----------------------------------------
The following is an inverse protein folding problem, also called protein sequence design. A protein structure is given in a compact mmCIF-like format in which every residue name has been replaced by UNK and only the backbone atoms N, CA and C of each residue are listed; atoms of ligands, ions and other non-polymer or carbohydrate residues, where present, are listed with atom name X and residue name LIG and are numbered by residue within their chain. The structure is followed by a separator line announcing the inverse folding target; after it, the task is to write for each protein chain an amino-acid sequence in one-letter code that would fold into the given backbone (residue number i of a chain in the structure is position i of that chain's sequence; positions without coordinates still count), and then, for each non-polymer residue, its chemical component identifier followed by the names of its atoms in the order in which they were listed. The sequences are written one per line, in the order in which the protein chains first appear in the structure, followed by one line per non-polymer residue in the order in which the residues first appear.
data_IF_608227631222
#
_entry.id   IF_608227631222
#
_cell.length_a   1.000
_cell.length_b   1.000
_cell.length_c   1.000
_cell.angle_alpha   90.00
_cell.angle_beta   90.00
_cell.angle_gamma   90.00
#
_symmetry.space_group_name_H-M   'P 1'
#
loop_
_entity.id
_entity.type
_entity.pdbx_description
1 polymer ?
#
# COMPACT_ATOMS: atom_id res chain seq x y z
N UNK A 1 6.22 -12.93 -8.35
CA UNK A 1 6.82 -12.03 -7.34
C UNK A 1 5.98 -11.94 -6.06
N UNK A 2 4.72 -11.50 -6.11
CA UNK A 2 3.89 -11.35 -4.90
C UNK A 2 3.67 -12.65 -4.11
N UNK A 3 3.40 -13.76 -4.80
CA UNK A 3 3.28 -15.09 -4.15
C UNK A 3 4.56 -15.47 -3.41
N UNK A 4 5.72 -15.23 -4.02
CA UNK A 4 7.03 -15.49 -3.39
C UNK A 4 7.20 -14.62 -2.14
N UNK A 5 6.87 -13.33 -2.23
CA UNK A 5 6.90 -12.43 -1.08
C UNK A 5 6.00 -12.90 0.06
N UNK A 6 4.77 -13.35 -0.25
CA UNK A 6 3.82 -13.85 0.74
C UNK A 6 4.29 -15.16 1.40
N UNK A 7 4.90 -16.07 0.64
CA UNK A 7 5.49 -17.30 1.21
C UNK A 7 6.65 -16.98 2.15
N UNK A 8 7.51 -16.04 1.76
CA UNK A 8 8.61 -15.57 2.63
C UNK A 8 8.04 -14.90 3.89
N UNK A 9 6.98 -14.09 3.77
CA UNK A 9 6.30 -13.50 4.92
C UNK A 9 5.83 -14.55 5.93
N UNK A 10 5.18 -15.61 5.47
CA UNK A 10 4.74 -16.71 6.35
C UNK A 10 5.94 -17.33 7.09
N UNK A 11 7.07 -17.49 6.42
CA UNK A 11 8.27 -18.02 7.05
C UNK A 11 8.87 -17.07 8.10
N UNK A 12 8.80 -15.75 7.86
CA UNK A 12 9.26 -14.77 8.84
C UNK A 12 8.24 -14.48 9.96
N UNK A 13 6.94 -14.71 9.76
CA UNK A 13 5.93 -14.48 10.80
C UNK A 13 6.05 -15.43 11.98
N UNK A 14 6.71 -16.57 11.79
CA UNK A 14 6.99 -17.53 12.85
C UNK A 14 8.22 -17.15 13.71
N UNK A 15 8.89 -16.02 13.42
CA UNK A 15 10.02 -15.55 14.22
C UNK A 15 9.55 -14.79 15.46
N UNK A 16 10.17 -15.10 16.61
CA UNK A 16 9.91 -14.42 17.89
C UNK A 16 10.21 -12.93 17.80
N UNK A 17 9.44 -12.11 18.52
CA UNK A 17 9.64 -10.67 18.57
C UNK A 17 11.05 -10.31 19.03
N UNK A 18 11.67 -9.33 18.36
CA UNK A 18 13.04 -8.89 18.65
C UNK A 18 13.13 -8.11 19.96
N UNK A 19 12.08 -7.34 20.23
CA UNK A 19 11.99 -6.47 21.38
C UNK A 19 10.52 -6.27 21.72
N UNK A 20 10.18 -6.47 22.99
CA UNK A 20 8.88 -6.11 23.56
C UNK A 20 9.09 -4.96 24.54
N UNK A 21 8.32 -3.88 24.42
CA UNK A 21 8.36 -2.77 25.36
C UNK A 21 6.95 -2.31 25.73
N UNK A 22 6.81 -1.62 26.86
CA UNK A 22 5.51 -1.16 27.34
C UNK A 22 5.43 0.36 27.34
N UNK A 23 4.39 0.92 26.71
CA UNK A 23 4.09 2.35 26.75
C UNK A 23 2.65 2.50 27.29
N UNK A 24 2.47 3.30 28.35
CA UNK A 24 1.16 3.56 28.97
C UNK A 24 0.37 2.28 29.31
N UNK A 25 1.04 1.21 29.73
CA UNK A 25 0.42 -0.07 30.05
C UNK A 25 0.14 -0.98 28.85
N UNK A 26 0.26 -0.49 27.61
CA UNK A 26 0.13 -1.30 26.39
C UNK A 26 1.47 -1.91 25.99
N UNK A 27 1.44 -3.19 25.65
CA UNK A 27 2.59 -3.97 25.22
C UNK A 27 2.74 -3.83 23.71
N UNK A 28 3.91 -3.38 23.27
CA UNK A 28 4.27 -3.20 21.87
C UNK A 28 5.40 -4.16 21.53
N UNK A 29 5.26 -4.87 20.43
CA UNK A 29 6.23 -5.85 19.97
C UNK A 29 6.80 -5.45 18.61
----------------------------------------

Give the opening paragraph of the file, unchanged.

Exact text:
The following is an inverse protein folding problem, also called protein sequence design. A protein structure is given in a compact mmCIF-like format in which every residue name has been replaced by UNK and only the backbone atoms N, CA and C of each residue are listed; atoms of ligands, ions and other non-polymer or carbohydrate residues, where present, are listed with atom name X and residue name LIG and are numbered by residue within their chain. The structure is followed by a separator line announcing the inverse folding target; after it, the task is to write for each protein chain an amino-acid sequence in one-letter code that would fold into the given backbone (residue number i of a chain in the structure is position i of that chain's sequence; positions without coordinates still count), and then, for each non-polymer residue, its chemical component identifier followed by the names of its atoms in the order in which they were listed. The sequences are written one per line, in the order in which the protein chains first appear in the structure, followed by one line per non-polymer residue in the order in which the residues first appear.